- The wave finally broke in the early twentieth century. In this era, modern bureaucratic states, armed with high modernist confidence in the ability of often-socialist technocrats to use centralized authority to reshape societies for the public good, reduced inequality to levels human society hadn’t seen since before the Bronze Age. Sometimes redistributive policies were implemented in response to war, sometimes in response to economic downturns, and sometimes in violent revolutions, but they can be viewed as the outcome of a cohesive intellectual movement.
- For a variety of reasons, high modernism and socialism fell from favor in the late twentieth century, and without public confidence in the ability of states to reshape societies, the political will for large-scale redistribution no longer existed. Inequality resumed its historical trend and began to rise once more. And given that neither political collapse nor world war nor global pandemics seem like near-term possibilities, inequality will likely continue rising for the foreseeable future.
I don’t think there was ever anyone who called themselves a “high modernist”; that’s a retroactive label James C. Scott assigned the tendency of intellectual and policymakers in the early and mid-twentieth century to place too much confidence in expertise and top-down control. Everyone these days, from libertarians and conservatives, to liberals, socialists, and hippies is critical of “social engineering.” Even Steven Pinker, patron saint of Progress, distinguishes high modernism from Enlightenment liberalism:
The ideal of progress also should not be confused with the 20th-century movement to re-engineer society for the convenience of technocrats and and planners, which the political scientist James Scott calls Authoritarian High Modernism. The movement denied the existence of human nature, with its messy needs for beauty, nature, tradition, and social intimacy. Starting from a “clean tablecloth,” the modernists designed urban renewal projects that replaced vibrant neighborhoods with freeways, high-rises, windswept plazas, and brutalist architecture. “Mankind will be reborn,” they theorized, and “live in an ordered relation to the whole.” Though these developments were sometimes linked to the word progress, the usage was ironic: “progress” unguided by humanism is not progress.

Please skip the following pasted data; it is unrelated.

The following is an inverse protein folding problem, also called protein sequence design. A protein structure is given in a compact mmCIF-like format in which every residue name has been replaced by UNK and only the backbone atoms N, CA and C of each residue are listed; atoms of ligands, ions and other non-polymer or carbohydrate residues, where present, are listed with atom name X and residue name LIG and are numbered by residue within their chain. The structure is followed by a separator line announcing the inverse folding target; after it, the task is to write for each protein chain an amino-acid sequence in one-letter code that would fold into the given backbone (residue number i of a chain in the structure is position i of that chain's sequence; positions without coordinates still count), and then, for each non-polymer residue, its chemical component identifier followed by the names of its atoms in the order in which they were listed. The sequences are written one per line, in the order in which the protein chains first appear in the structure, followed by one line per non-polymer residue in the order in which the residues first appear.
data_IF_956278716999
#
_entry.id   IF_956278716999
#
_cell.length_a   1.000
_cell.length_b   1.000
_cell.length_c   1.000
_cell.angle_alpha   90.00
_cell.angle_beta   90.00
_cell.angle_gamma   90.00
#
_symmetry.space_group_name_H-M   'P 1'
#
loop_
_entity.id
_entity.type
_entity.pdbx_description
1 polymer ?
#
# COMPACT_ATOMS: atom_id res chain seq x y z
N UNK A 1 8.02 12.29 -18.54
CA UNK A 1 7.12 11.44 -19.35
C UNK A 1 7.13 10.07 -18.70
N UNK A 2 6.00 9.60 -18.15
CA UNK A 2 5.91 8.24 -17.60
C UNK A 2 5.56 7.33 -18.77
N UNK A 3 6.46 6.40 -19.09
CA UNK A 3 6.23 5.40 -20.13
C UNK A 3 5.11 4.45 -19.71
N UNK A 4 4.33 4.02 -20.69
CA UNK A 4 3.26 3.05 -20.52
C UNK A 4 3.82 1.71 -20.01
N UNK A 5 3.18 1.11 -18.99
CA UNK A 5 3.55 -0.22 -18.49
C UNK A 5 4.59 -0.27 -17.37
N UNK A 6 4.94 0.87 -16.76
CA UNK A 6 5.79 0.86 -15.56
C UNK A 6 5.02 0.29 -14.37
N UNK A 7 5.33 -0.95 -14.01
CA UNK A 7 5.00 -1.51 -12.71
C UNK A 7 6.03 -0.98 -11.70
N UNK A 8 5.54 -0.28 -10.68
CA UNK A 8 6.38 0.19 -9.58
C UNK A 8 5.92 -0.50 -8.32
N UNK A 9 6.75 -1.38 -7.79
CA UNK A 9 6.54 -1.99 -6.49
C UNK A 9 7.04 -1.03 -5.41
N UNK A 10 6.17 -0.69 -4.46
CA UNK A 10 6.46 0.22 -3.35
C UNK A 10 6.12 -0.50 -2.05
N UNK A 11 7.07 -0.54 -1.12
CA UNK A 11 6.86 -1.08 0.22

I normally associate high modernism with Stalinism, the Holocaust, the Great Leap Forward, the Eugenics Movement, and any number of other massacres and failures. But the story of inequality in the twentieth century suggests that, at least some of the time, top-down social engineering does exactly what it’s supposed to do. It wasn’t just the World Wars themselves that slashed inequality, but government policies planned and implemented in response to those wars — and inequality continued to decline in most countries, albeit at a slower pace, for several decades after World War II ended.
In the late twentieth and early twenty-first centuries, liberals in the United States have kept their economic amibitions limited — raise taxes here, subsidize education there, by and large letting the engines of capitalism run in hopes that it will, with some occasional steering, produce the results we want. What I take from Scheidel’s account is that this might not be good enough; that anyone who takes egalitarianism seriously needs to think very carefully about the costs and benefits of equality, and how much centralized action will be needed to achieve it. Likewise, Scheidel’s observations don’t bode well for left-anarchism or other decentralized leftist philosophies — throughout history, economic surplus has always led to inequality, and the only things that have ever counteracted it are mass death or government action.